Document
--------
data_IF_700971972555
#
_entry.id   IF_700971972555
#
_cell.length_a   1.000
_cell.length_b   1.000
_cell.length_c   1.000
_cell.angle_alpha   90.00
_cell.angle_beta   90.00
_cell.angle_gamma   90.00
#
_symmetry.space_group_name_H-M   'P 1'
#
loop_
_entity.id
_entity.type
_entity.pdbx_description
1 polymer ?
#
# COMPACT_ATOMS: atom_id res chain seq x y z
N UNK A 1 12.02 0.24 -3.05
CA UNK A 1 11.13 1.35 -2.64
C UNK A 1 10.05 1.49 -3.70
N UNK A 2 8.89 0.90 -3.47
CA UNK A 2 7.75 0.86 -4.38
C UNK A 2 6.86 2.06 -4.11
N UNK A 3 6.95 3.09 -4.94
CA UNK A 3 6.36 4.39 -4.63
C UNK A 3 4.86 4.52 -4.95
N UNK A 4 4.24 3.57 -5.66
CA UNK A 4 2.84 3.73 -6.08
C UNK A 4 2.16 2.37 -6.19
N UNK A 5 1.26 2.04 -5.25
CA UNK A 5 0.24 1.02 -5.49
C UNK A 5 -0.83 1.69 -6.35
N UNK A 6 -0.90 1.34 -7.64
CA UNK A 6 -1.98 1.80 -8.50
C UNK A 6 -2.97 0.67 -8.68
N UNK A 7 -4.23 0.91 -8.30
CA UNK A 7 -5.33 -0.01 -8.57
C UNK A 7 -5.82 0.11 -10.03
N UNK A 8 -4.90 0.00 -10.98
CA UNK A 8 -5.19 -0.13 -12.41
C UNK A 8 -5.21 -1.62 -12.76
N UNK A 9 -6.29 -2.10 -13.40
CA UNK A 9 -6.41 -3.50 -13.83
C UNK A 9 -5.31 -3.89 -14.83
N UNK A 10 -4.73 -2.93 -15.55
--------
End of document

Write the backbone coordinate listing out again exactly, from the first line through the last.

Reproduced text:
data_IF_700971972555
#
_entry.id   IF_700971972555
#
_cell.length_a   1.000
_cell.length_b   1.000
_cell.length_c   1.000
_cell.angle_alpha   90.00
_cell.angle_beta   90.00
_cell.angle_gamma   90.00
#
_symmetry.space_group_name_H-M   'P 1'
#
loop_
_entity.id
_entity.type
_entity.pdbx_description
1 polymer ?
#
# COMPACT_ATOMS: atom_id res chain seq x y z
N UNK A 1 12.02 0.24 -3.05
CA UNK A 1 11.13 1.35 -2.64
C UNK A 1 10.05 1.49 -3.70
N UNK A 2 8.89 0.90 -3.47
CA UNK A 2 7.75 0.86 -4.38
C UNK A 2 6.86 2.06 -4.11
N UNK A 3 6.95 3.09 -4.94
CA UNK A 3 6.36 4.39 -4.63
C UNK A 3 4.86 4.52 -4.95
N UNK A 4 4.24 3.57 -5.66
CA UNK A 4 2.84 3.73 -6.08
C UNK A 4 2.16 2.37 -6.19
N UNK A 5 1.26 2.04 -5.25
CA UNK A 5 0.24 1.02 -5.49
C UNK A 5 -0.83 1.69 -6.35
N UNK A 6 -0.90 1.34 -7.64
CA UNK A 6 -1.98 1.80 -8.50
C UNK A 6 -2.97 0.67 -8.68
N UNK A 7 -4.23 0.91 -8.30
CA UNK A 7 -5.33 -0.01 -8.57
C UNK A 7 -5.82 0.11 -10.03
N UNK A 8 -4.90 0.00 -10.98
CA UNK A 8 -5.19 -0.13 -12.41
C UNK A 8 -5.21 -1.62 -12.76
N UNK A 9 -6.29 -2.10 -13.40
CA UNK A 9 -6.41 -3.50 -13.83
C UNK A 9 -5.31 -3.89 -14.83
N UNK A 10 -4.73 -2.93 -15.55